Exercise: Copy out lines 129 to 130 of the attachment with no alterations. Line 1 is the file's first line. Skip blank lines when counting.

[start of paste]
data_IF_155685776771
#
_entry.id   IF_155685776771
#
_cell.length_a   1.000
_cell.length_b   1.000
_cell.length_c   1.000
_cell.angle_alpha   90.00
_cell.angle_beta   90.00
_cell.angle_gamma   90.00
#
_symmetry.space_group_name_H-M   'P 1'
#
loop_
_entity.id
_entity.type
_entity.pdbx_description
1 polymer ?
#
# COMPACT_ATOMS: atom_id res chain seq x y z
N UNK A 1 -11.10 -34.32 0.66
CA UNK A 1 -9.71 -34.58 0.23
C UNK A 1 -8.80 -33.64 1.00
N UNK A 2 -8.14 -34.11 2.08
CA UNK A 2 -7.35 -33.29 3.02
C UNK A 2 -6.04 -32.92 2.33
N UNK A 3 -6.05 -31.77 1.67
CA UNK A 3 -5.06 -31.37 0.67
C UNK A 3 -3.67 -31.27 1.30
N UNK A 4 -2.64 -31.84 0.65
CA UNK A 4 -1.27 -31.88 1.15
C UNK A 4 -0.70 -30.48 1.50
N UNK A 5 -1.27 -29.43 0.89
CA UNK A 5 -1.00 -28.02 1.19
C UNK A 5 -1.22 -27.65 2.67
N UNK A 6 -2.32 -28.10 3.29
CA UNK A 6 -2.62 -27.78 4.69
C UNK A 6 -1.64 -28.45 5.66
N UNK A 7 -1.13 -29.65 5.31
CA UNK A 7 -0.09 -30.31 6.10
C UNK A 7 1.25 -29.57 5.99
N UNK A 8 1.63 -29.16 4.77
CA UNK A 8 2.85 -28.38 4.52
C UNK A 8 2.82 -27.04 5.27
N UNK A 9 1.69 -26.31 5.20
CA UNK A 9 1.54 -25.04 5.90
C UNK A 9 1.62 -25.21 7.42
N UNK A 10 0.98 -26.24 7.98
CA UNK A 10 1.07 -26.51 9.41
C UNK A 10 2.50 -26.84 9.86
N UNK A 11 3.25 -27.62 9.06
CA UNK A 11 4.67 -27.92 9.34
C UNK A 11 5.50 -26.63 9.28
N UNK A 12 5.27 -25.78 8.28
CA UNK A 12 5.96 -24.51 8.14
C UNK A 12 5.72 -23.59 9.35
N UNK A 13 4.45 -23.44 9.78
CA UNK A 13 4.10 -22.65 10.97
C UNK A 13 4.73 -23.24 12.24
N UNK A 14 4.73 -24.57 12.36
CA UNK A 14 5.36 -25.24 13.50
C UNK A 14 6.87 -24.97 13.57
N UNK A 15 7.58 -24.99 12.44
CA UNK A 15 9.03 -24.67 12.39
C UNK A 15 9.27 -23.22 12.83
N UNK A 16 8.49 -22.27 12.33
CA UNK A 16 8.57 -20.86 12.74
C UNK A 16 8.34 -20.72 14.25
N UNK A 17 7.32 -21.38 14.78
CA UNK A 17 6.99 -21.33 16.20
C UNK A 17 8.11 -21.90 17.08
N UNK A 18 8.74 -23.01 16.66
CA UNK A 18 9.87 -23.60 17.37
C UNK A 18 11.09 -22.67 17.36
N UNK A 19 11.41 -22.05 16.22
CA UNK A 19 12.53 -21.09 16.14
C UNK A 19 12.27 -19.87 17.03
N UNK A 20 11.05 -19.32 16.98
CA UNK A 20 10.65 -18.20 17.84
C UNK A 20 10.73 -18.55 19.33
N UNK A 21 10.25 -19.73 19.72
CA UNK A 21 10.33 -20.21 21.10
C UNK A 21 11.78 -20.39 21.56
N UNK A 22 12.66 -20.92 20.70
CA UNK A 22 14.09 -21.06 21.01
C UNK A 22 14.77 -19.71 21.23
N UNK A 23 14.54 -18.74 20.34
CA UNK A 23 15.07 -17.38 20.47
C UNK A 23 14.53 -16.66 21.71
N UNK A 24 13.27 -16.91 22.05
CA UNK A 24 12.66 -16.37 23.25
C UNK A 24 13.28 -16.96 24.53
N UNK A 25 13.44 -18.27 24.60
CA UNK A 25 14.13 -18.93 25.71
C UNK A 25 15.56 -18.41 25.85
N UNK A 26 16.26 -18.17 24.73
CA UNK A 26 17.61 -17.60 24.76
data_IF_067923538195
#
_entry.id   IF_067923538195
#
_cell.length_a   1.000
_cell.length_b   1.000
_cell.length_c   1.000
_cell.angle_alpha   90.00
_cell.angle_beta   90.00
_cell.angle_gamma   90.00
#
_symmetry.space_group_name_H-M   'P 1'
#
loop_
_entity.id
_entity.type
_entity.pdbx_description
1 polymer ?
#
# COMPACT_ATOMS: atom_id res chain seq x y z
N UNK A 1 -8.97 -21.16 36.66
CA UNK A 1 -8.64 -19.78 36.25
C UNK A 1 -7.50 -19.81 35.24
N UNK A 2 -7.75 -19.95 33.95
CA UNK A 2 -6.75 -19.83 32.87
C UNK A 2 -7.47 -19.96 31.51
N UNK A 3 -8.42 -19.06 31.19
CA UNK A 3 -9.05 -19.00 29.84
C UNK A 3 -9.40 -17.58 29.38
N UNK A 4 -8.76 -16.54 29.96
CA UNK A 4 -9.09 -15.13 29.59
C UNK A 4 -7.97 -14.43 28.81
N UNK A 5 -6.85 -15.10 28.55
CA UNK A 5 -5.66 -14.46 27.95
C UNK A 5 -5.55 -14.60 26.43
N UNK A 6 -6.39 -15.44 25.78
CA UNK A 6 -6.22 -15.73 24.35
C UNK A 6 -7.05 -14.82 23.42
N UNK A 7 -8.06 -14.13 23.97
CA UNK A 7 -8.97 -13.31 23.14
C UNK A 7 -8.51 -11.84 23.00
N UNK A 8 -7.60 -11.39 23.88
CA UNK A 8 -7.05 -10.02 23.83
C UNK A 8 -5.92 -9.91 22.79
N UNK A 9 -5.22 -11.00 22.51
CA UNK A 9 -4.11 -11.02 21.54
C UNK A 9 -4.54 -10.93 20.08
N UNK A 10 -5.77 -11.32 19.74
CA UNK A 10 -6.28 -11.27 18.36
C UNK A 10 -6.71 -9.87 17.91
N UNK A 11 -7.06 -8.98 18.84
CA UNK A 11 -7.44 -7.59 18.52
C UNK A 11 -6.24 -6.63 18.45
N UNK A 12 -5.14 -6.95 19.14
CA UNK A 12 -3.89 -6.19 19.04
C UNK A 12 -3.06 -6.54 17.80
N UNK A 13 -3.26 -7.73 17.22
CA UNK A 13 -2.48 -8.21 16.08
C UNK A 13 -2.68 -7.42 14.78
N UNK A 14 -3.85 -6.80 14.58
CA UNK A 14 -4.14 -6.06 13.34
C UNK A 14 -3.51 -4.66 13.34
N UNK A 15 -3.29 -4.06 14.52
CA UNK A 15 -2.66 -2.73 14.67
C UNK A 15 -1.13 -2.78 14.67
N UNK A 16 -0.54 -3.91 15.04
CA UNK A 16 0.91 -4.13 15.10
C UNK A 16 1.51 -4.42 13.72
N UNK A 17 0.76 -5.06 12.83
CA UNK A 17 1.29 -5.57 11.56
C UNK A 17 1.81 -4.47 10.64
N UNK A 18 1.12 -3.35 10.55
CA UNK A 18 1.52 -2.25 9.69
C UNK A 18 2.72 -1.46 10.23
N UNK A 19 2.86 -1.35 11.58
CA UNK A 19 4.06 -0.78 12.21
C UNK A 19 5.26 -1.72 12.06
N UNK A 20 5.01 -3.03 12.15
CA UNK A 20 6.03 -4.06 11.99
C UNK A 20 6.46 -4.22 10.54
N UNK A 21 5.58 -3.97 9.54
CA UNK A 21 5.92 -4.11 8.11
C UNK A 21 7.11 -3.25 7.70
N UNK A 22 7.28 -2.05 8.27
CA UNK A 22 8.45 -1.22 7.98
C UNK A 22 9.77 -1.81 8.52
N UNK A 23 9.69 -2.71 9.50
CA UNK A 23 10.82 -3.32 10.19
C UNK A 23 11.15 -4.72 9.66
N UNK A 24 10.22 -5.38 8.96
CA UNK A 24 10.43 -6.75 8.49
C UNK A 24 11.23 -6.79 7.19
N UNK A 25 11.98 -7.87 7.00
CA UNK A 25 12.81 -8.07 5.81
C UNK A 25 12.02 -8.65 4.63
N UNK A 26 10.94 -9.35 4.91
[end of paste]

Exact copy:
C UNK A 4 -7.97 -14.43 28.81
N UNK A 5 -6.85 -15.10 28.55